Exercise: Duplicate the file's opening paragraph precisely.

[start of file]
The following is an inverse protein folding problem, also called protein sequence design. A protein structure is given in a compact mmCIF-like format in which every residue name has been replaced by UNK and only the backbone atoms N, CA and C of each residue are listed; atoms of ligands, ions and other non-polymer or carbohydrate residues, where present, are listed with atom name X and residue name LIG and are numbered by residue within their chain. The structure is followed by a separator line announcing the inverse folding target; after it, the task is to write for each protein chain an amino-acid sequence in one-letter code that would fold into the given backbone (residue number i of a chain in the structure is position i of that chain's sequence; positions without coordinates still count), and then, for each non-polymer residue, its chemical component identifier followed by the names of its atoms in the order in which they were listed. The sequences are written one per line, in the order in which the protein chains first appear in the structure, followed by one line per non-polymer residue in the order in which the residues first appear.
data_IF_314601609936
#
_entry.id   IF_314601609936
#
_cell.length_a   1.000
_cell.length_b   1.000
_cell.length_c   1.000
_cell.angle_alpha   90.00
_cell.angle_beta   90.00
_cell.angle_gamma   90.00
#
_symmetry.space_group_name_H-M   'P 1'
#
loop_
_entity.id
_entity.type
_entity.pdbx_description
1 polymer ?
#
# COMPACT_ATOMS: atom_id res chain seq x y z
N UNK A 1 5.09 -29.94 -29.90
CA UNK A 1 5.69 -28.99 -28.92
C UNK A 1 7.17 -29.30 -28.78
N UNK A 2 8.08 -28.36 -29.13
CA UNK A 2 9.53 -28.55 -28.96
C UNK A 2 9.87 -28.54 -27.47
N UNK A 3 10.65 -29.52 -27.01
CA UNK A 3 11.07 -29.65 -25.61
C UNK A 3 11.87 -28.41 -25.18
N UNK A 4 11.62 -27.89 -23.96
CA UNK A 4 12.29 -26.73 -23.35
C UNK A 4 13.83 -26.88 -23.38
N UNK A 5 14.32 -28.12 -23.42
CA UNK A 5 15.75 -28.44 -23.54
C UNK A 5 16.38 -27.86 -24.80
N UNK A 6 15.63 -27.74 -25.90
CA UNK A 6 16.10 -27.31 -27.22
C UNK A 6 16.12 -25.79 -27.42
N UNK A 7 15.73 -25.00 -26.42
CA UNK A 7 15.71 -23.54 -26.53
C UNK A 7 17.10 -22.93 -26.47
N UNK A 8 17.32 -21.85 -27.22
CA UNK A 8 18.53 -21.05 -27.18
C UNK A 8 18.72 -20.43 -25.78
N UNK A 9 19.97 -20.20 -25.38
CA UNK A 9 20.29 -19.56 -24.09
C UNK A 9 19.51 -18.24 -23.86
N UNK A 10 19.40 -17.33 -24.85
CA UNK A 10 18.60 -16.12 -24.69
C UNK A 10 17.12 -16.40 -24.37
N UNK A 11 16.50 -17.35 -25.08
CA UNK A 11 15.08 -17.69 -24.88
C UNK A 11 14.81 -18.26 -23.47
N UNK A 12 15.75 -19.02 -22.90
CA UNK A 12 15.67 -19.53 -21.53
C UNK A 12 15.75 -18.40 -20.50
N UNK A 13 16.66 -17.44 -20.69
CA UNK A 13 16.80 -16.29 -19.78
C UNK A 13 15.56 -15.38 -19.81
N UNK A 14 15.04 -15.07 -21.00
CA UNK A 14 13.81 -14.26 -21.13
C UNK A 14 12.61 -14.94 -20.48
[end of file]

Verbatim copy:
The following is an inverse protein folding problem, also called protein sequence design. A protein structure is given in a compact mmCIF-like format in which every residue name has been replaced by UNK and only the backbone atoms N, CA and C of each residue are listed; atoms of ligands, ions and other non-polymer or carbohydrate residues, where present, are listed with atom name X and residue name LIG and are numbered by residue within their chain. The structure is followed by a separator line announcing the inverse folding target; after it, the task is to write for each protein chain an amino-acid sequence in one-letter code that would fold into the given backbone (residue number i of a chain in the structure is position i of that chain's sequence; positions without coordinates still count), and then, for each non-polymer residue, its chemical component identifier followed by the names of its atoms in the order in which they were listed. The sequences are written one per line, in the order in which the protein chains first appear in the structure, followed by one line per non-polymer residue in the order in which the residues first appear.